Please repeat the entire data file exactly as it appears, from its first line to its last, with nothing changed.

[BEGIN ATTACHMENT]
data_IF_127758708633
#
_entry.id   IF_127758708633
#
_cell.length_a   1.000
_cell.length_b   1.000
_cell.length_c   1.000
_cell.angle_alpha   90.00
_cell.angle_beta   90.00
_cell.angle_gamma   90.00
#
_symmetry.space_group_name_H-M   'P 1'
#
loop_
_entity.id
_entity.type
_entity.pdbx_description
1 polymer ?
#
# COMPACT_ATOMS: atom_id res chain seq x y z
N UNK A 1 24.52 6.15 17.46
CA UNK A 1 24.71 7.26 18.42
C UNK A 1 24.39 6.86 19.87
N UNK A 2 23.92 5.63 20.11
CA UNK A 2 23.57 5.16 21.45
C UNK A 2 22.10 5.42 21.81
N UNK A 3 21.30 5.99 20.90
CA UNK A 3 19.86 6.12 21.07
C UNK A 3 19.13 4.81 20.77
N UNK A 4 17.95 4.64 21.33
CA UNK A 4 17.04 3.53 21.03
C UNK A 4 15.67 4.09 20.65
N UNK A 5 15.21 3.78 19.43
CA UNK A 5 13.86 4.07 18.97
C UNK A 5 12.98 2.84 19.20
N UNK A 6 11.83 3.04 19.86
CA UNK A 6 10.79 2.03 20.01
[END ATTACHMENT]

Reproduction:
data_IF_127758708633
#
_entry.id   IF_127758708633
#
_cell.length_a   1.000
_cell.length_b   1.000
_cell.length_c   1.000
_cell.angle_alpha   90.00
_cell.angle_beta   90.00
_cell.angle_gamma   90.00
#
_symmetry.space_group_name_H-M   'P 1'
#
loop_
_entity.id
_entity.type
_entity.pdbx_description
1 polymer ?
#
# COMPACT_ATOMS: atom_id res chain seq x y z
N UNK A 1 24.52 6.15 17.46
CA UNK A 1 24.71 7.26 18.42
C UNK A 1 24.39 6.86 19.87
N UNK A 2 23.92 5.63 20.11
CA UNK A 2 23.57 5.16 21.45
C UNK A 2 22.10 5.42 21.81
N UNK A 3 21.30 5.99 20.90
CA UNK A 3 19.86 6.12 21.07
C UNK A 3 19.13 4.81 20.77
N UNK A 4 17.95 4.64 21.33
CA UNK A 4 17.04 3.53 21.03
C UNK A 4 15.67 4.09 20.65
N UNK A 5 15.21 3.78 19.43
CA UNK A 5 13.86 4.07 18.97
C UNK A 5 12.98 2.84 19.20
N UNK A 6 11.83 3.04 19.86
CA UNK A 6 10.79 2.03 20.01